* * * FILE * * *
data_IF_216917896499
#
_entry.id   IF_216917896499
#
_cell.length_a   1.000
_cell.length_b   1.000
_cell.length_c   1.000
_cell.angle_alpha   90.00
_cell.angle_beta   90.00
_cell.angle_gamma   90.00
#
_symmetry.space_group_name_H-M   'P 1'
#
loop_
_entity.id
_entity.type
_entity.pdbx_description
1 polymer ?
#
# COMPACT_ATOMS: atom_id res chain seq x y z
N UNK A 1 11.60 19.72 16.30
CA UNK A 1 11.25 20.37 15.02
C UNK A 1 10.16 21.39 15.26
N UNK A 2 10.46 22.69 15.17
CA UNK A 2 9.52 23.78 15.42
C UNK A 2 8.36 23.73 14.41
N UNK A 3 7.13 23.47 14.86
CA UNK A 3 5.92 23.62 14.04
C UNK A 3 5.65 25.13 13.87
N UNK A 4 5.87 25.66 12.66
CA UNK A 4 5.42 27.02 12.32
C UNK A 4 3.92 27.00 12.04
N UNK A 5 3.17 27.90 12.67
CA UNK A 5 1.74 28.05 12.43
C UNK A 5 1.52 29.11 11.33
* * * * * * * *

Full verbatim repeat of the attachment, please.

data_IF_216917896499
#
_entry.id   IF_216917896499
#
_cell.length_a   1.000
_cell.length_b   1.000
_cell.length_c   1.000
_cell.angle_alpha   90.00
_cell.angle_beta   90.00
_cell.angle_gamma   90.00
#
_symmetry.space_group_name_H-M   'P 1'
#
loop_
_entity.id
_entity.type
_entity.pdbx_description
1 polymer ?
#
# COMPACT_ATOMS: atom_id res chain seq x y z
N UNK A 1 11.60 19.72 16.30
CA UNK A 1 11.25 20.37 15.02
C UNK A 1 10.16 21.39 15.26
N UNK A 2 10.46 22.69 15.17
CA UNK A 2 9.52 23.78 15.42
C UNK A 2 8.36 23.73 14.41
N UNK A 3 7.13 23.47 14.86
CA UNK A 3 5.92 23.62 14.04
C UNK A 3 5.65 25.13 13.87
N UNK A 4 5.87 25.66 12.66
CA UNK A 4 5.42 27.02 12.32
C UNK A 4 3.92 27.00 12.04
N UNK A 5 3.17 27.90 12.67
CA UNK A 5 1.74 28.05 12.43
C UNK A 5 1.52 29.11 11.33